fied they saw Hill firing a gun, stand-
ing near Barrett's body or leaving the
clinic parking lot immediately after
"I heard the pop-pop and I thought
this truck had backfired," said Dor-
othy Disney, who was driving by at
Othe time. She said she saw Barrett's
truck and body, and then a man who
matched Hill's description a few feet
"He had a weapon in his hands,"
Disney said. "He was staring down at
Two Honolulu City and County lifeguards walk down an empty Waikiki Beach, Hawaii. The beach was evacuated
following a tsunami warning issued yesterday following an earthquake in Russia that jolted Japan.
Quakekill 6i usa
sparks fiear of tidal wave
By MAUREEN SIRHAL
For the Daily
From Germany to Australia, Malay-
sia to Tokyostudents have crisscrossed
the globe taking advantage of study-
abroad programs sponsored by the Uni-
Each year about 500 University stu-
dents work or study abroad.
"This is somewhat of a tradition
here at the University," said Bill
Nolting, director of International Op-
portunities with the International Cen-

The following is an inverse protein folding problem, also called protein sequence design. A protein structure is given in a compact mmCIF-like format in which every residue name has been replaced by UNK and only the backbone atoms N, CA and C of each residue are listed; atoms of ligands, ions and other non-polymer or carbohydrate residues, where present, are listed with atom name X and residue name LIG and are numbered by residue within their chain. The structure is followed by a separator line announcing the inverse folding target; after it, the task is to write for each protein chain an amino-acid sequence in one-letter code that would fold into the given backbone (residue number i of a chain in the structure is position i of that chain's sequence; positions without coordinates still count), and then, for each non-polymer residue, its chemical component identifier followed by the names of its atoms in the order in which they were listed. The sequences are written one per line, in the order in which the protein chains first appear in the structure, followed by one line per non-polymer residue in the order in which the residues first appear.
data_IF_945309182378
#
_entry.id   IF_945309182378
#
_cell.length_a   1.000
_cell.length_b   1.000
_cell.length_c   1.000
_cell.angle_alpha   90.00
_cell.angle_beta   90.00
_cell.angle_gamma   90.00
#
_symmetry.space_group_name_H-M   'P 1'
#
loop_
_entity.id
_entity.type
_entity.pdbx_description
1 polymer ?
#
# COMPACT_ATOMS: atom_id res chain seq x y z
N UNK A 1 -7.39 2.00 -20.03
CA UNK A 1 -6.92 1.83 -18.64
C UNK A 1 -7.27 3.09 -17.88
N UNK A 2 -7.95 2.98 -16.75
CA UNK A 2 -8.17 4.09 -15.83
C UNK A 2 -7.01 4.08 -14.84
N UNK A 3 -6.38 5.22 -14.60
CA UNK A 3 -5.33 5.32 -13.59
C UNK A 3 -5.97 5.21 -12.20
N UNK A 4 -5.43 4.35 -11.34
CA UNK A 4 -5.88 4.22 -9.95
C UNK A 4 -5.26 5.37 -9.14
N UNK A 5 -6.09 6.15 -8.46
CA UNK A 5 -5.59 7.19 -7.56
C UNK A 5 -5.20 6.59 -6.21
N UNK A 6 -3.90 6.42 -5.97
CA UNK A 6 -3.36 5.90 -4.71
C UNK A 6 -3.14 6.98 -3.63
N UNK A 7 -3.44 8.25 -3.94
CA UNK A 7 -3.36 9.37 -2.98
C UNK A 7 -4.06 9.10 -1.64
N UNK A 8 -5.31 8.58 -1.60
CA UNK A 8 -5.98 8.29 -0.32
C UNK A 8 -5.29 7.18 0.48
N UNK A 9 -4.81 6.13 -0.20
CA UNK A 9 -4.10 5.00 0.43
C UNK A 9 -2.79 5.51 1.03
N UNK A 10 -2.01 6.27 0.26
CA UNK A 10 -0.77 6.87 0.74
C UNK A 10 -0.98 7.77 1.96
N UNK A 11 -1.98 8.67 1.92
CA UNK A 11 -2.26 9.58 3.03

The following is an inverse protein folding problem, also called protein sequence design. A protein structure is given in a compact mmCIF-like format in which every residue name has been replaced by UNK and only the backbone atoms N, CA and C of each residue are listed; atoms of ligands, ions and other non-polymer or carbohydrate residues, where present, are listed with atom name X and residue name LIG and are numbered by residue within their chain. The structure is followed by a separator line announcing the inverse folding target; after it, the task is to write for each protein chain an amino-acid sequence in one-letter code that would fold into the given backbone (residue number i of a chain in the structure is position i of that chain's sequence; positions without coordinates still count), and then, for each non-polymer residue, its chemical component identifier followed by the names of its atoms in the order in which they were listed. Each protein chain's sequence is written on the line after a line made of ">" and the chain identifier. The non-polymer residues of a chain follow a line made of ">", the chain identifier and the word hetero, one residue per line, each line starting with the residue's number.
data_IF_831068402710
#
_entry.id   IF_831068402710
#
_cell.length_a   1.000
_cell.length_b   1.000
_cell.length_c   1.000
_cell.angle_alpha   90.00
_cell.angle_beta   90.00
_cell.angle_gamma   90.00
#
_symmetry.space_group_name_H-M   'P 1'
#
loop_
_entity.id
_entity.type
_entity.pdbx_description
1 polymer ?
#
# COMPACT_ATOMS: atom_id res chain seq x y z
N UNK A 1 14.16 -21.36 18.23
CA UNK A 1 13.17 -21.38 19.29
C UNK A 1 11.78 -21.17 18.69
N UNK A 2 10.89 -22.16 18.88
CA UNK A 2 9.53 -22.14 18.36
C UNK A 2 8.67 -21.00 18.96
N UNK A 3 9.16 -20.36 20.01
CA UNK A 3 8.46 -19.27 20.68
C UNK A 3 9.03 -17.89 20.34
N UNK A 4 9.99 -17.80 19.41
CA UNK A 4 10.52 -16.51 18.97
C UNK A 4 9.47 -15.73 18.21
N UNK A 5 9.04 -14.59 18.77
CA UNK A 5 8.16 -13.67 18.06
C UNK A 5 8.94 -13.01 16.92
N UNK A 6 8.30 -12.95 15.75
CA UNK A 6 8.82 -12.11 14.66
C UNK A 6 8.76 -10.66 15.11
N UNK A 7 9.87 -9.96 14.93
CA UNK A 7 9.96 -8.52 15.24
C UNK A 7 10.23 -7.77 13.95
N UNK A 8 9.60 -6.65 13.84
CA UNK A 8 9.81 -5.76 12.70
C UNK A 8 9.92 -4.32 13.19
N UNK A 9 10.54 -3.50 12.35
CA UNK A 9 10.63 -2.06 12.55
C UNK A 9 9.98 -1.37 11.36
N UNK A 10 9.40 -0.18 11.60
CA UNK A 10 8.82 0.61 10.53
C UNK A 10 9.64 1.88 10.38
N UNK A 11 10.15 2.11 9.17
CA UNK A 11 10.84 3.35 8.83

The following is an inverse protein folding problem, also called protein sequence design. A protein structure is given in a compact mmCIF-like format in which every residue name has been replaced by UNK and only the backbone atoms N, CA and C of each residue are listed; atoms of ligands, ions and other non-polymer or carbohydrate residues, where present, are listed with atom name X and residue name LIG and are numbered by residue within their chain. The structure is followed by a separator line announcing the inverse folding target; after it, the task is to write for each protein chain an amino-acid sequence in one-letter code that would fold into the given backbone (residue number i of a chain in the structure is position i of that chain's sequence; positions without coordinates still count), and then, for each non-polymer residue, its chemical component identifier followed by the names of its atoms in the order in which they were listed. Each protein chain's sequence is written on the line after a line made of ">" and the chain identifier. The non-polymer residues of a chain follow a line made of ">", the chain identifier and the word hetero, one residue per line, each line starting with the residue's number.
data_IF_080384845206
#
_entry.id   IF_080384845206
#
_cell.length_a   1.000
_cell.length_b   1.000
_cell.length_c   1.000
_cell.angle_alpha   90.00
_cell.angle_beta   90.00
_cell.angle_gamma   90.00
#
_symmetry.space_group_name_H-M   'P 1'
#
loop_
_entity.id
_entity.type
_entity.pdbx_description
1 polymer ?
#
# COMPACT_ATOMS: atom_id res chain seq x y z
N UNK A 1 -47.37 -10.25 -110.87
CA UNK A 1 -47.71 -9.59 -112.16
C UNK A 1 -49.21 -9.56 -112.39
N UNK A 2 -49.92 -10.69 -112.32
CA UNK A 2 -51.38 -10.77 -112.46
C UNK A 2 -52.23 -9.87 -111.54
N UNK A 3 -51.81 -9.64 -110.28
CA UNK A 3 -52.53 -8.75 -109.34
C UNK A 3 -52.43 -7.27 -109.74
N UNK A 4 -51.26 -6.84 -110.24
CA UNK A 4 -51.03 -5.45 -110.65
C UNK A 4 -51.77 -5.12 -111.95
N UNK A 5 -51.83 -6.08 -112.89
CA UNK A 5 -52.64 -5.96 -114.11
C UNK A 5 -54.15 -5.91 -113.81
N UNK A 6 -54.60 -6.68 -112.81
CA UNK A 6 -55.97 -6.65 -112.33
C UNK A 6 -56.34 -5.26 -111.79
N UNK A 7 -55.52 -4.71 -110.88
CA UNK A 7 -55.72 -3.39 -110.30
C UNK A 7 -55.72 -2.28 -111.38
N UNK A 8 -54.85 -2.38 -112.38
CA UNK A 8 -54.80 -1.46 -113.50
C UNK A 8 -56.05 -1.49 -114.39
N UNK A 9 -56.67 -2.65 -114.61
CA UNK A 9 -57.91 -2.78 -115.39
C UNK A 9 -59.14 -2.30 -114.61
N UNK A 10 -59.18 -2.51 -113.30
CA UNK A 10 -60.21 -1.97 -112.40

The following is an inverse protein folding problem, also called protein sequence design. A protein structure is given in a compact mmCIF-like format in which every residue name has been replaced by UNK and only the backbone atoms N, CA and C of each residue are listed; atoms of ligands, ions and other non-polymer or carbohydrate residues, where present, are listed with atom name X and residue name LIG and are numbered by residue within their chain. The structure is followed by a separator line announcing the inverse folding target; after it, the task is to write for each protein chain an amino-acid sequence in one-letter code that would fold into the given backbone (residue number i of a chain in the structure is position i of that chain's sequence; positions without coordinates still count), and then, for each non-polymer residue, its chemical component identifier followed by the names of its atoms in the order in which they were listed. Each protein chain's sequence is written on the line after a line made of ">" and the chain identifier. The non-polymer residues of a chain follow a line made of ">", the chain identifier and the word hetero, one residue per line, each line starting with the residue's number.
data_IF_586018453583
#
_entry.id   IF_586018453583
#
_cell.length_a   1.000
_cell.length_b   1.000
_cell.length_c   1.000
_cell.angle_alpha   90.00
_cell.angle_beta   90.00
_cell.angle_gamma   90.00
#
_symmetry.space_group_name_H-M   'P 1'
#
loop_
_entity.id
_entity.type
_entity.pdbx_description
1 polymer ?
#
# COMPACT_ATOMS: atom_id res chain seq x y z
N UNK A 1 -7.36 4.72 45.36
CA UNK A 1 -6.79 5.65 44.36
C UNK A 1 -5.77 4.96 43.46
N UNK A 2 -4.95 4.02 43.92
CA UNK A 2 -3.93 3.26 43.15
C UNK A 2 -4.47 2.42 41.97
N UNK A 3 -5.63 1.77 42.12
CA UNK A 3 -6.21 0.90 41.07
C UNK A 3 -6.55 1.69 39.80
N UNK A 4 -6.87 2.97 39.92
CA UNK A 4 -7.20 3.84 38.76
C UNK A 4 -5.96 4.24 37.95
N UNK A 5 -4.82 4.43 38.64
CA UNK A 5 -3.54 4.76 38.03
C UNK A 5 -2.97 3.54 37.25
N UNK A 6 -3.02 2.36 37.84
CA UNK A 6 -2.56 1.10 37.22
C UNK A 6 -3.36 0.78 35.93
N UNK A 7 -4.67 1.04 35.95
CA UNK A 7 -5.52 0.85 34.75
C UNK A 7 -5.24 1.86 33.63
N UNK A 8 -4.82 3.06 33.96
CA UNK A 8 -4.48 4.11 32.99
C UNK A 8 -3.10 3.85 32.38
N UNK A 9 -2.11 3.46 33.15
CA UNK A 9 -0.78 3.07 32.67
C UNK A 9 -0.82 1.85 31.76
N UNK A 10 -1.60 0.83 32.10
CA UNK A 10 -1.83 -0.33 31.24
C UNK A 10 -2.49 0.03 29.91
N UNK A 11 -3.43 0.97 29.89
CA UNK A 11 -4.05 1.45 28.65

Last night, the International Center
and Career Planning and Placement
(CP&P) sponsored the "Getting an In-
ternational Internship," panel discus-
sion to help interested students with the
process of obtaining study and work
opportunities in different countries.
With Nolting as host, seven student
panelists discussed their experiences
working abroad and the challenges in-
volved in finding an internship.
"It's a challenge to find and obtain
an internship that is career-related, over-
seas and paid," Nolting said.
More than 100 students attended
the presentation. This was more than
expected, Nolting said.
"In the past we've usually had about
50 turn out for this program," he said.
Although the program highlighted
the experiences of graduate students,
many of the participants in work/
study and internships are under-
Some of the groups who spon-
sors these international opportuni-
ties include various University-
sponsored internships, exchange
programs through such groups as
AIESEC and the State Department,
Students can tap into various Univ
versity resources for help in finding
internships, including the Interna-
tional Center and CP&P.
In addition to those formatting
their career path, the event gave